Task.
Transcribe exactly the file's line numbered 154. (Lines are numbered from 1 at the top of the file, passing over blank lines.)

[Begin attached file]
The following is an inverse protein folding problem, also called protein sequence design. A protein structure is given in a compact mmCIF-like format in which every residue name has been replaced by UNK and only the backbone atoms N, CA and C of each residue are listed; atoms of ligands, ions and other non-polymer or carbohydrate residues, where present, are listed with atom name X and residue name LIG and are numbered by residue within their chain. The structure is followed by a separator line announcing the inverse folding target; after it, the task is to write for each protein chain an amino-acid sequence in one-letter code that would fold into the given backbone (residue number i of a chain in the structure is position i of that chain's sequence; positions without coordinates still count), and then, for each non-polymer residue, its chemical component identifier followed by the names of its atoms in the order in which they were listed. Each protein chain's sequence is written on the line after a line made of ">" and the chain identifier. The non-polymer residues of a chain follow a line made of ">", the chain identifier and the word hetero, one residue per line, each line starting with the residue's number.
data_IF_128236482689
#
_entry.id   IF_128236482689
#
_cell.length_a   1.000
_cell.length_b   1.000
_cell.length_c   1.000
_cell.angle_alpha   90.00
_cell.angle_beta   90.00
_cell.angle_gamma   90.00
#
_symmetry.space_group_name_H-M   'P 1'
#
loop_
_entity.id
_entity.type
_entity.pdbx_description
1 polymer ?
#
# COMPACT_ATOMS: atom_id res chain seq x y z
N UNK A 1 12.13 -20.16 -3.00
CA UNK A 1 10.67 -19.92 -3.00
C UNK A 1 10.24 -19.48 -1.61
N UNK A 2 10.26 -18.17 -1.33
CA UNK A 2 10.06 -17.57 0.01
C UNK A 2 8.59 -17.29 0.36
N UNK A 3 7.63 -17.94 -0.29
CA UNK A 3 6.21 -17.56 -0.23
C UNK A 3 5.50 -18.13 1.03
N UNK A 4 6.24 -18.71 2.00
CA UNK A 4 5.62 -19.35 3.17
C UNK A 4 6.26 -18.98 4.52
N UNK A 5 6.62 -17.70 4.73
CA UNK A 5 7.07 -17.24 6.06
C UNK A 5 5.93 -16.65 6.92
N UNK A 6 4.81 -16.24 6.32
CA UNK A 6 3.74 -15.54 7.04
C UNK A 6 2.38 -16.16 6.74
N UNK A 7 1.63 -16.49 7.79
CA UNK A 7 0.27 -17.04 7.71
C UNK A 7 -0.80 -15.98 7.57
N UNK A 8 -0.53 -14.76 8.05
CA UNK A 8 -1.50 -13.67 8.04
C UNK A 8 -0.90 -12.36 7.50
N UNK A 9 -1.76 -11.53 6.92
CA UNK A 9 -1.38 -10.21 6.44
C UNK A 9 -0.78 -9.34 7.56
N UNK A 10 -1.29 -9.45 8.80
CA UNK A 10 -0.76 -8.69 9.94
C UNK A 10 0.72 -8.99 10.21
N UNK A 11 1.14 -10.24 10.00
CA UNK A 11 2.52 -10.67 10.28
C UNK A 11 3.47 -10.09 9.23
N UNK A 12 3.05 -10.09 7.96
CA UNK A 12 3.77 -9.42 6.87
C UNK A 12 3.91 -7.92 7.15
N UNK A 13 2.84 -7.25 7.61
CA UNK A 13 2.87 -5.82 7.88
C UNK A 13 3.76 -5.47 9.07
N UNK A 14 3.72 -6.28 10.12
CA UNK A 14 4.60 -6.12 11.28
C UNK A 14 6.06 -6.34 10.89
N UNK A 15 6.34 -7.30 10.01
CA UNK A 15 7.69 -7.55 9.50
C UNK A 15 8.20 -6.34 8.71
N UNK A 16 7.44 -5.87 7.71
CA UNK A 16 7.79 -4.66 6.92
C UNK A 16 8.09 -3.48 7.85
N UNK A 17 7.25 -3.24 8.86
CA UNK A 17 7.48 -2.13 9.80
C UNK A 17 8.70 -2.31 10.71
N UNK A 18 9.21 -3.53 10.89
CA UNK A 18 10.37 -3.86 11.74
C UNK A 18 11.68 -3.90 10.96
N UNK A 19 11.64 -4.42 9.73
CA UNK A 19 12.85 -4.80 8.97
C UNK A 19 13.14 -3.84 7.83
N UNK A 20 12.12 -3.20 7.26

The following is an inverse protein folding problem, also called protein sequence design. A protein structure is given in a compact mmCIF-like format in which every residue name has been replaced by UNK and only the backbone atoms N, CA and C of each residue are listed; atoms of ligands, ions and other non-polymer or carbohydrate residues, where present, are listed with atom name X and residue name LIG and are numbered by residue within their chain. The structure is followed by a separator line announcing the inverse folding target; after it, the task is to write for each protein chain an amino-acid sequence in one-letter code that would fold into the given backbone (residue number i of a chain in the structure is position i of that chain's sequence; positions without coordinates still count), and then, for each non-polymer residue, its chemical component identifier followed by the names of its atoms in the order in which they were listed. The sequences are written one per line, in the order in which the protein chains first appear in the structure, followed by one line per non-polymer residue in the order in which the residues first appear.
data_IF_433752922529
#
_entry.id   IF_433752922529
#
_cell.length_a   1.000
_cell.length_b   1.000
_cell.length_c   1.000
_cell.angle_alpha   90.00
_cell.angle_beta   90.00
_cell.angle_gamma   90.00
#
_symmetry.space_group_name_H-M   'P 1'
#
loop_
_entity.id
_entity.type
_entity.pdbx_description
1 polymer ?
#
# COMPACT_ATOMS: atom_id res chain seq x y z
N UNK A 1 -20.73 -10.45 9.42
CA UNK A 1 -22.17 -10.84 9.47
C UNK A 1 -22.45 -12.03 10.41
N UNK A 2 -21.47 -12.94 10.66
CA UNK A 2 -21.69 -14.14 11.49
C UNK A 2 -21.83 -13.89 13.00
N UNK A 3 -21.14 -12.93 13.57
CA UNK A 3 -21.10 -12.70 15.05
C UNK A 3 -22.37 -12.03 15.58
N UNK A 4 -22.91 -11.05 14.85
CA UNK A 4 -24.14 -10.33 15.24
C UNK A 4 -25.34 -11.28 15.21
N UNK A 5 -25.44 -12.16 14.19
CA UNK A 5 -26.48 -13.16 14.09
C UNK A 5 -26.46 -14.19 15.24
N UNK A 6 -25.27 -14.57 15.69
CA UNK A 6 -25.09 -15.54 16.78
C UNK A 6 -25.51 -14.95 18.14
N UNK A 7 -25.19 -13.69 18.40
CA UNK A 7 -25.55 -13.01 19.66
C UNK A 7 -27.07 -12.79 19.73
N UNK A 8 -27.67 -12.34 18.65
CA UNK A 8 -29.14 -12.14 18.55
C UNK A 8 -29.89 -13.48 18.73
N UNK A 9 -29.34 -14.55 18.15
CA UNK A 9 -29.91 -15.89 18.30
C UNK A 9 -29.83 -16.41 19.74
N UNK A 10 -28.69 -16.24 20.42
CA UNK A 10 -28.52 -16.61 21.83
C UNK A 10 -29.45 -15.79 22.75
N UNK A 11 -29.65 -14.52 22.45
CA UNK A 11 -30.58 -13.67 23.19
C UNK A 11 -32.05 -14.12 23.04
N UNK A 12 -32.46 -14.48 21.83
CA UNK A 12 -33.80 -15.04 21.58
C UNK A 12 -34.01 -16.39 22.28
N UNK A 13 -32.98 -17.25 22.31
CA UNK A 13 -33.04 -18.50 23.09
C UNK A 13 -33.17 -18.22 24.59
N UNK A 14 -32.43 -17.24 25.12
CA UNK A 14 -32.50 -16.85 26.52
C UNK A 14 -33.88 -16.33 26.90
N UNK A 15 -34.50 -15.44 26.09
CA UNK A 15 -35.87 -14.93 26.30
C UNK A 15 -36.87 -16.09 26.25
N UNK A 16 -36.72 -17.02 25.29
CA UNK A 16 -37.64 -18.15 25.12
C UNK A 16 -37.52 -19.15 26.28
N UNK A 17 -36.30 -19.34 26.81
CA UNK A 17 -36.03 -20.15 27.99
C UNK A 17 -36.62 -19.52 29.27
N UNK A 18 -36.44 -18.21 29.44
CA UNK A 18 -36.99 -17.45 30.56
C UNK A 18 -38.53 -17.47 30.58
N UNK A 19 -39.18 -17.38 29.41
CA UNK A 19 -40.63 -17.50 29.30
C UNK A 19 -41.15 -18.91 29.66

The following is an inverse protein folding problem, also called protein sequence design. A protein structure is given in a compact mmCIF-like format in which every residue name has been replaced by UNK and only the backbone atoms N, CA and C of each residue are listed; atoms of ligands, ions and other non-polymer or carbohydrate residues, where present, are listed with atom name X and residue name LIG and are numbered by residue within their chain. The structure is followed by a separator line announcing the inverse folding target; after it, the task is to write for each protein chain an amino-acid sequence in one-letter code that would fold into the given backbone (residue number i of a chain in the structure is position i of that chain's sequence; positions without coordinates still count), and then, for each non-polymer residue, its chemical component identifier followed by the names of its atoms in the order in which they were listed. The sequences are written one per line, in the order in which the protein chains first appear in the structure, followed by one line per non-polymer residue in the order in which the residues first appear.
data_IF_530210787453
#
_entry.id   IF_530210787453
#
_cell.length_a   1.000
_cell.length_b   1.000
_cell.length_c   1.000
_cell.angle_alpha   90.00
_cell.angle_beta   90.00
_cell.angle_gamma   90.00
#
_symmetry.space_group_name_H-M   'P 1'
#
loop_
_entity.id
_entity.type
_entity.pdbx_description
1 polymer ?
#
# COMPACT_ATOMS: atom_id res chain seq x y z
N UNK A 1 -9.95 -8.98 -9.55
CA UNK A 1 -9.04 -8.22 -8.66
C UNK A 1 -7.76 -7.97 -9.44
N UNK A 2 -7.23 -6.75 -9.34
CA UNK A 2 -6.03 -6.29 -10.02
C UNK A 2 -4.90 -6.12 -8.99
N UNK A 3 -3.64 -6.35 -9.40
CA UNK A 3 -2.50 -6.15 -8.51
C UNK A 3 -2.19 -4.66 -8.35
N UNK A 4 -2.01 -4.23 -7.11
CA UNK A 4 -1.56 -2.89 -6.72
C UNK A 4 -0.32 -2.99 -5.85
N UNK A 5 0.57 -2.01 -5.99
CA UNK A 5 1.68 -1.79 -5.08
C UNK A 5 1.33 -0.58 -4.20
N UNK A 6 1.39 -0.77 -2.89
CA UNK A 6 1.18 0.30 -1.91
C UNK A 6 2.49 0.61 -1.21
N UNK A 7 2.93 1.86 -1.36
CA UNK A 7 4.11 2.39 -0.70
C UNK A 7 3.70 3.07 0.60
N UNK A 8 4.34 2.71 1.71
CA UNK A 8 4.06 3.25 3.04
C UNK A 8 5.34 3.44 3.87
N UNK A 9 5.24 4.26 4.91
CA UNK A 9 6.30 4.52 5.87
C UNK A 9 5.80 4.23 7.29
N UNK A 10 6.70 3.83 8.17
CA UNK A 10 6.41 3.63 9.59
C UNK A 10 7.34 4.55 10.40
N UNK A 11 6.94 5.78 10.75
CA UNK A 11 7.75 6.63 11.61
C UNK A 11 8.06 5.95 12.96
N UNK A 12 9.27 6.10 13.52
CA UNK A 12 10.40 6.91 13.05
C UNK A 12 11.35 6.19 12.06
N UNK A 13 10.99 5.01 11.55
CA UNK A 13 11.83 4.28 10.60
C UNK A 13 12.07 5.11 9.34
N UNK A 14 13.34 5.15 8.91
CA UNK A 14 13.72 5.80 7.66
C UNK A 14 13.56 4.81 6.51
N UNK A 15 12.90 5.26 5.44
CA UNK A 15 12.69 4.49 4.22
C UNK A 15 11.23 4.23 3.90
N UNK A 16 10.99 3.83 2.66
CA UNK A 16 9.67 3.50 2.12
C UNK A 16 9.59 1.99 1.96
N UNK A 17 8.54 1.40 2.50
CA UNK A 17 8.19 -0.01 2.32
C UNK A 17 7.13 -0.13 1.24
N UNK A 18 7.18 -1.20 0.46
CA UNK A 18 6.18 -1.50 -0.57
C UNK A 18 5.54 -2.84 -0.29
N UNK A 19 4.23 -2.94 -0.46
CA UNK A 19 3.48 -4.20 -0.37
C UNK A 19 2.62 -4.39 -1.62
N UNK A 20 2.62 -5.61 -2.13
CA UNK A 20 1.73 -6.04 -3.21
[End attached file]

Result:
C UNK A 18 -38.53 -17.47 30.58